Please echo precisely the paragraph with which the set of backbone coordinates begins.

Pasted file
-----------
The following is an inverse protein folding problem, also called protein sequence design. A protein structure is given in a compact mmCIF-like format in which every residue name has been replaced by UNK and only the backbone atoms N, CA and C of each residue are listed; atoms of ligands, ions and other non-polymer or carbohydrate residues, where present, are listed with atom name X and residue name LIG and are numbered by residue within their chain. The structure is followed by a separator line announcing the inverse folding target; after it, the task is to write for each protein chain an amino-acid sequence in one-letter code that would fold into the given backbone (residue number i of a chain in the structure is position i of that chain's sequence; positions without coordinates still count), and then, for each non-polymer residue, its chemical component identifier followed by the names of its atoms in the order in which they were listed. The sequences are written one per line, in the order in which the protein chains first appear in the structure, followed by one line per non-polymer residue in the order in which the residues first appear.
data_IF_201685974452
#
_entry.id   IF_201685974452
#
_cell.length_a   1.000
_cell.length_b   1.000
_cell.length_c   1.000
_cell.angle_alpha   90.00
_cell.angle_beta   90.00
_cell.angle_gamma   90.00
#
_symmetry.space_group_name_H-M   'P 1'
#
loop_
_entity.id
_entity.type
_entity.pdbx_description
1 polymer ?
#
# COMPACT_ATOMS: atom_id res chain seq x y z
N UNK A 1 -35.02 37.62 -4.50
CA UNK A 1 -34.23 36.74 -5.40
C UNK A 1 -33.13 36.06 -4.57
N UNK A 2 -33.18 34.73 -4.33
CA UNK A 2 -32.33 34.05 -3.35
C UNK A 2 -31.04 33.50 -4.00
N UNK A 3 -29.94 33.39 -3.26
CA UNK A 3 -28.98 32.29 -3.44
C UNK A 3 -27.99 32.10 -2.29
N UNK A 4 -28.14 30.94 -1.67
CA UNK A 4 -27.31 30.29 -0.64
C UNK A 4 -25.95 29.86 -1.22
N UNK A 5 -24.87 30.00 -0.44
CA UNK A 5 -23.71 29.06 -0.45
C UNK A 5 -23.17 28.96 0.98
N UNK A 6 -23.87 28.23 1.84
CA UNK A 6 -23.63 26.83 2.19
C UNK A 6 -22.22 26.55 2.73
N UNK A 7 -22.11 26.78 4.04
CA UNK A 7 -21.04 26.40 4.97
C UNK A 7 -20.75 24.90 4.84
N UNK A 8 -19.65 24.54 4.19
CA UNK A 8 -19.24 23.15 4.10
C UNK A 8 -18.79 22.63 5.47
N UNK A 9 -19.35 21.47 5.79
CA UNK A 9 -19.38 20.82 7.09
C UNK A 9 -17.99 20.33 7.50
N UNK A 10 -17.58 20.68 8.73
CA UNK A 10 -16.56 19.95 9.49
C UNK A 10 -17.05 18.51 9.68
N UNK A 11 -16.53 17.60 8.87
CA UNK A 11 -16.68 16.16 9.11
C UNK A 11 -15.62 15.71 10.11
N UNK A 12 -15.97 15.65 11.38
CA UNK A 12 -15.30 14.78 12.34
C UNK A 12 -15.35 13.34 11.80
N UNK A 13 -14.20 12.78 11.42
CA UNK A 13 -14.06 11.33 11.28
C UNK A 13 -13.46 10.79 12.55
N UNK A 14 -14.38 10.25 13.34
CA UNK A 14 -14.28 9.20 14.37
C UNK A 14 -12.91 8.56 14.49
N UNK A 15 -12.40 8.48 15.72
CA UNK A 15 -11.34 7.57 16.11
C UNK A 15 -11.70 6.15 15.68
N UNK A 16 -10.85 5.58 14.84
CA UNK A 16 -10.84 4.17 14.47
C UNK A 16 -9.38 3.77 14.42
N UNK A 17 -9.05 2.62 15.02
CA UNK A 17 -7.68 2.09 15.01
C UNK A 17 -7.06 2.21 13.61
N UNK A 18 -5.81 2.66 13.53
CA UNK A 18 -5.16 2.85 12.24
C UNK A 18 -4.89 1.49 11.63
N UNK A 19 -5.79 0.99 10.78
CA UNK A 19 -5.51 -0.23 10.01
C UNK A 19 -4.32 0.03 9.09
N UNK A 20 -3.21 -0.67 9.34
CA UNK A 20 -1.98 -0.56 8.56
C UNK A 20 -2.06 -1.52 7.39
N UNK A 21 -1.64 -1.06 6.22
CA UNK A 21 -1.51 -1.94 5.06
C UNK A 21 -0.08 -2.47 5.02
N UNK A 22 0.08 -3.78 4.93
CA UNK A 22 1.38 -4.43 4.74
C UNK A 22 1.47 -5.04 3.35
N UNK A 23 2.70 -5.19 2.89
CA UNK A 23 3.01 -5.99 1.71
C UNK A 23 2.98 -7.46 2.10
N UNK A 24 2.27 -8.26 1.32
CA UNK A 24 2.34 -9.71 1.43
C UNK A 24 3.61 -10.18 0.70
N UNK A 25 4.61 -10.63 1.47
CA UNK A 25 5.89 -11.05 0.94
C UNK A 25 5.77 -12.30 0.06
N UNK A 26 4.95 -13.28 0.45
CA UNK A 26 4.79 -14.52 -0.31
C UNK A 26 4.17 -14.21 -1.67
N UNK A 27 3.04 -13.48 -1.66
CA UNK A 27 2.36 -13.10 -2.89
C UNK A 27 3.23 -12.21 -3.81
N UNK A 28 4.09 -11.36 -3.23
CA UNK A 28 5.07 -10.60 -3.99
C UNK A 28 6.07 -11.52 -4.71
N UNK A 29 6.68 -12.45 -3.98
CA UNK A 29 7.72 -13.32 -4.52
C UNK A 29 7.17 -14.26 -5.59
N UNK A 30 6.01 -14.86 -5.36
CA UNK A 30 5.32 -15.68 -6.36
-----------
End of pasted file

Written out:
The following is an inverse protein folding problem, also called protein sequence design. A protein structure is given in a compact mmCIF-like format in which every residue name has been replaced by UNK and only the backbone atoms N, CA and C of each residue are listed; atoms of ligands, ions and other non-polymer or carbohydrate residues, where present, are listed with atom name X and residue name LIG and are numbered by residue within their chain. The structure is followed by a separator line announcing the inverse folding target; after it, the task is to write for each protein chain an amino-acid sequence in one-letter code that would fold into the given backbone (residue number i of a chain in the structure is position i of that chain's sequence; positions without coordinates still count), and then, for each non-polymer residue, its chemical component identifier followed by the names of its atoms in the order in which they were listed. The sequences are written one per line, in the order in which the protein chains first appear in the structure, followed by one line per non-polymer residue in the order in which the residues first appear.